Children with cerebral palsy (CP) should be encouraged to engage in regular physical activities starting at an early age and continuing throughout their lifetimes. This is important to counteract sedentary behaviors that increase at about age 5, according to a study published in the journal Developmental Medicine & Child Neurology.
In general, sedentary habits and low physical activity are well-known risk factors for several diseases, such as diabetes and cardiovascular disorders. This is also true for children with CP.
Children with CP commonly have lower levels of daily physical activity than children with typical development, partly due to motor skill impairment.
Previous studies have shown that this more sedentary profile in the CP population is associated with higher blood pressure in CP children and increased risk for cardio-metabolic diseases in CP adults.
According to international recommendations, “people with CP should have moderate-to-vigorous physical activity for 60 minutes, 5 days a week or more, and sedentary time for less than 2 hours a day, or they should break up sitting for 2 minutes every 30 to 60 minutes,” the authors wrote.
For children with CP younger than 5, the guidelines are different, recommending that children be physically active for at least three hours every day. Additionally, they should not be sedentary, restrained, or kept inactive for more than one hour at a time.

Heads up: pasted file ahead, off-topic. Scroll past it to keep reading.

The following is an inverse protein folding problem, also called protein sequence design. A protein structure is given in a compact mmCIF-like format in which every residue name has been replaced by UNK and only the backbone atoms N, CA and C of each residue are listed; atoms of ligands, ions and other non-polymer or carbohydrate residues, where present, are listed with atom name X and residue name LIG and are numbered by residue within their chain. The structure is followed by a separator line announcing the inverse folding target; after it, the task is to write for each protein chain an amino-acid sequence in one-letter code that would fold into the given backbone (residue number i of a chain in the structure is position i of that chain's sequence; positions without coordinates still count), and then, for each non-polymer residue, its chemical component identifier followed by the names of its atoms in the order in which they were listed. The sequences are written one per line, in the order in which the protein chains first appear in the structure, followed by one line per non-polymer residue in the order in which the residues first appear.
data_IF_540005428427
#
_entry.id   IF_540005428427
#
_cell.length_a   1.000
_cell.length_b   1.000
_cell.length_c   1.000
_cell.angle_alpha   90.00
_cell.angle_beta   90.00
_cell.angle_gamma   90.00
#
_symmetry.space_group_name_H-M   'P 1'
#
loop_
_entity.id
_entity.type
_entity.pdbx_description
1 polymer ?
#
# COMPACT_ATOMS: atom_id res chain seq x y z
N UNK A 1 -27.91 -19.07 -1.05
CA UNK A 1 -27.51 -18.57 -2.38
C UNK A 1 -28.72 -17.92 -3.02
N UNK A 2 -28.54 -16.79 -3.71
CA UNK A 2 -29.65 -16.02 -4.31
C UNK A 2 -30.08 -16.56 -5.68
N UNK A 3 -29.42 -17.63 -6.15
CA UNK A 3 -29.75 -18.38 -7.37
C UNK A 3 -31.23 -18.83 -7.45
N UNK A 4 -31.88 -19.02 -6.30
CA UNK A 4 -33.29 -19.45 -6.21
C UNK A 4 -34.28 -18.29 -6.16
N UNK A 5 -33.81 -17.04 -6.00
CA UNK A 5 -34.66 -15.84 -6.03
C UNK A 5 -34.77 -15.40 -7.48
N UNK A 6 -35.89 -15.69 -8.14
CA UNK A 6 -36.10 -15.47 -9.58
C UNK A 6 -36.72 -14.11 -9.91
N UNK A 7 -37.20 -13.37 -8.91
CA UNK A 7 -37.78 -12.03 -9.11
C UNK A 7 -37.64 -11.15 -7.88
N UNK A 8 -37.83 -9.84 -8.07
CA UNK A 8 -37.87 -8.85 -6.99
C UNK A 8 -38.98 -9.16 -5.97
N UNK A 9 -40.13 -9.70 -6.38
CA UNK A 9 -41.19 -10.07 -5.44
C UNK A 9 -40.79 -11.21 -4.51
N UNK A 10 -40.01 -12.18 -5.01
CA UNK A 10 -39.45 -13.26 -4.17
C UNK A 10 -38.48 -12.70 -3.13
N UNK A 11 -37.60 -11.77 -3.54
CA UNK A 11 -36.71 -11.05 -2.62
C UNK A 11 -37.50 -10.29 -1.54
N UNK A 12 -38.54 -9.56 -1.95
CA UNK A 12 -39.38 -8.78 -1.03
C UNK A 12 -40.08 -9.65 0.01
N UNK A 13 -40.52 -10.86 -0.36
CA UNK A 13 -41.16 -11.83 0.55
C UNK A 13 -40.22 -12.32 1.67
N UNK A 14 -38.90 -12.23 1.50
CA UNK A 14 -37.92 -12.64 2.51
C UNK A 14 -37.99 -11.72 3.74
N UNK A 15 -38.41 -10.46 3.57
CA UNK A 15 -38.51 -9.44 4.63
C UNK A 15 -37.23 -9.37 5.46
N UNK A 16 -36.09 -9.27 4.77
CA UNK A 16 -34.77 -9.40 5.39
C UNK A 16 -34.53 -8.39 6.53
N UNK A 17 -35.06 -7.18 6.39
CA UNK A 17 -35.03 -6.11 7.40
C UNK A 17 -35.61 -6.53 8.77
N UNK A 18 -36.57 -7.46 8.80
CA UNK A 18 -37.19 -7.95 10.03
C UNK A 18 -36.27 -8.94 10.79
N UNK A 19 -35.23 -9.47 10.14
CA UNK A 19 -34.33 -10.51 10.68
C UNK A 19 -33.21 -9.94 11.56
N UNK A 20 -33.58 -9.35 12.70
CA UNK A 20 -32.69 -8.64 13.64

In the study, “Longitudinal physical activity and sedentary behaviour in preschool-aged children with cerebral palsy across all functional levels,” researchers from the University of Queensland, Australia, investigated the changes in physical activity habits and sedentary time in children with CP.
Ninety-five children with CP across all functional levels, from Gross Motor Function Classification System I (less affected) to V (severely affected), and ages 1.5 to 5 years were included in the study.
The team observed that children with less motor function impairment (GMFCS levels I–II) maintained more stable physical activity during the study period but gradually increased their sedentary time. As functional severity increased, the children showed a tendency to reduce physical activity starting at age 4, while sedentary time increased at about the age of 2.5 to 3 years. Those classified at GMFCS levels III to V showed a significant decline in physical activity at the age of 5.
“These data suggest that children with CP should be encouraged to be physically active from the age of 4 years, especially those classified at GMFCS levels III to V,” the authors wrote. “More importantly, breaks in sedentary time should be introduced in all children with CP from the age of 3 years.”
These results partly can be explained by the children’s gross motor capacity. However, the authors highlighted that it is important to consider that factors such as a lack of self-motivation and family motivation, awareness of the benefits of physical activity, and access to sports facilities at home, in the surrounding community, and at preschool can be detrimental to a child’s active lifestyle.
“Our findings suggest that patterns of HPA [habitual physical activity] and sedentary behavior may be evident from 3 years of age,” the authors wrote. “Greater emphasis needs to be placed on monitoring HPA in addition to motor capacity in preschool-aged children with CP and, more importantly, the impact of sedentary behavior on health outcomes.”
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